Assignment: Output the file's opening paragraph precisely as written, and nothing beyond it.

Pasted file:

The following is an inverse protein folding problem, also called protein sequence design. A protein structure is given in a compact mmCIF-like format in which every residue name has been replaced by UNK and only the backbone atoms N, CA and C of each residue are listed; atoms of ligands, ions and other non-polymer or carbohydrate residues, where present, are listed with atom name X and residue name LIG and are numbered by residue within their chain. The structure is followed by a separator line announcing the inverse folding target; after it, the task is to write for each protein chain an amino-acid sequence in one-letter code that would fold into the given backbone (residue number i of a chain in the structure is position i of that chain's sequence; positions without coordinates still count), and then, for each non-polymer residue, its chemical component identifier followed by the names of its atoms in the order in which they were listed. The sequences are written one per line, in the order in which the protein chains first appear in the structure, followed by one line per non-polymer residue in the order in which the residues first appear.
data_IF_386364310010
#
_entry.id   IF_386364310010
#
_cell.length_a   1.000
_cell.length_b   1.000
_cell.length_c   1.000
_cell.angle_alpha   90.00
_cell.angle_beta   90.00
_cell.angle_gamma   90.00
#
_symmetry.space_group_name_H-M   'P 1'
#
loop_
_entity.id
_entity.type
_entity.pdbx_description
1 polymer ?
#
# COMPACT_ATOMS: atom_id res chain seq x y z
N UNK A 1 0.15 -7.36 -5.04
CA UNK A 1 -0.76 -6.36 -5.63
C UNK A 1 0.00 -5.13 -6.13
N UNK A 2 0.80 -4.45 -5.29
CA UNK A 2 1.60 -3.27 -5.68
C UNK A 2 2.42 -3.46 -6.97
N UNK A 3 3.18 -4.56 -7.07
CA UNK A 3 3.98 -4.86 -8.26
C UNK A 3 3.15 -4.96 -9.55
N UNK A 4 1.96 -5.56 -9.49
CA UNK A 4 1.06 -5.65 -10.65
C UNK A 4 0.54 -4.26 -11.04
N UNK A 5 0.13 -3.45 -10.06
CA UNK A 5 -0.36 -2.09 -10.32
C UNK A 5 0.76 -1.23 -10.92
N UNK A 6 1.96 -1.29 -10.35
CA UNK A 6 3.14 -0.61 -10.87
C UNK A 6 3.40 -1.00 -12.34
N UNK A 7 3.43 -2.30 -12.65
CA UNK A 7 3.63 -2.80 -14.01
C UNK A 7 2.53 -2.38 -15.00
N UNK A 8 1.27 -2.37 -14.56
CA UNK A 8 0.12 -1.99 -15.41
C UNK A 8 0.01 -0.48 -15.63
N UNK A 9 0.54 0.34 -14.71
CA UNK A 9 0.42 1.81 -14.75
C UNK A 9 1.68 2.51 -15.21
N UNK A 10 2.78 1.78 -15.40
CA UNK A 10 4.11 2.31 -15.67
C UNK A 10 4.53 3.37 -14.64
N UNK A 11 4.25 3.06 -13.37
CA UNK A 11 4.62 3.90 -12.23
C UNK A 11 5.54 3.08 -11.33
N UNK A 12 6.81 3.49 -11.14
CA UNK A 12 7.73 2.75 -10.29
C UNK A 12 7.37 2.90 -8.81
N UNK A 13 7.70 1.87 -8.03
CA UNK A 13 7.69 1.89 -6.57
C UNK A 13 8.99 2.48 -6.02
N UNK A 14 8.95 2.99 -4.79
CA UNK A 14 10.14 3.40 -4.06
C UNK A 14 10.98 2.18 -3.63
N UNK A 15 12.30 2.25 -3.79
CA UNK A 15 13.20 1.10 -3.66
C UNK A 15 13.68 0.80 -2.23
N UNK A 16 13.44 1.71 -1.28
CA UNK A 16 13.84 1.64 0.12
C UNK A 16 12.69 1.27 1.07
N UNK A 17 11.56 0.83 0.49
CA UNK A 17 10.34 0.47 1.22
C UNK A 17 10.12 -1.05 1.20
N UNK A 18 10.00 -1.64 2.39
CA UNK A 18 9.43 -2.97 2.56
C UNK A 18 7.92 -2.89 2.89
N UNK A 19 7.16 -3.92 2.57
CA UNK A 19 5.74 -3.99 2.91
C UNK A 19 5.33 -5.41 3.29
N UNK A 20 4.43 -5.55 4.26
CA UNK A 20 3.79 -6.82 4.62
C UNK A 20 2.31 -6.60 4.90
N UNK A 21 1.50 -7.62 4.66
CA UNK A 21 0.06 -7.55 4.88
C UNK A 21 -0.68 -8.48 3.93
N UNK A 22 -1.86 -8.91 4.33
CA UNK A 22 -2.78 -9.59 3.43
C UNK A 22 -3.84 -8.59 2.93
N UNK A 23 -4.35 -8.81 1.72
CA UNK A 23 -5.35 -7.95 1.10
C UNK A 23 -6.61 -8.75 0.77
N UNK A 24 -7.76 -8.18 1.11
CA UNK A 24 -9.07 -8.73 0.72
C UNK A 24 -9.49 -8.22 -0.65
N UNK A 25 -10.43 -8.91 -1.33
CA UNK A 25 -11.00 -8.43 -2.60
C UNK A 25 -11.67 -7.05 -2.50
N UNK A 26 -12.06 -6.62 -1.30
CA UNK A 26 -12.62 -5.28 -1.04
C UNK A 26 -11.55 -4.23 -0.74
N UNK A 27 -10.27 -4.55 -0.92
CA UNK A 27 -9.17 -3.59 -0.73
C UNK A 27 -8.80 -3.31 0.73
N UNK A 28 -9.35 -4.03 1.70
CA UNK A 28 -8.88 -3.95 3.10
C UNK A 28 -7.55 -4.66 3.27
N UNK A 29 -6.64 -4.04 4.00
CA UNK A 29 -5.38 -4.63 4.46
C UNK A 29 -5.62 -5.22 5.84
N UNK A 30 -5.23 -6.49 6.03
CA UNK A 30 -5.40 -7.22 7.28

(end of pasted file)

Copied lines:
The following is an inverse protein folding problem, also called protein sequence design. A protein structure is given in a compact mmCIF-like format in which every residue name has been replaced by UNK and only the backbone atoms N, CA and C of each residue are listed; atoms of ligands, ions and other non-polymer or carbohydrate residues, where present, are listed with atom name X and residue name LIG and are numbered by residue within their chain. The structure is followed by a separator line announcing the inverse folding target; after it, the task is to write for each protein chain an amino-acid sequence in one-letter code that would fold into the given backbone (residue number i of a chain in the structure is position i of that chain's sequence; positions without coordinates still count), and then, for each non-polymer residue, its chemical component identifier followed by the names of its atoms in the order in which they were listed. The sequences are written one per line, in the order in which the protein chains first appear in the structure, followed by one line per non-polymer residue in the order in which the residues first appear.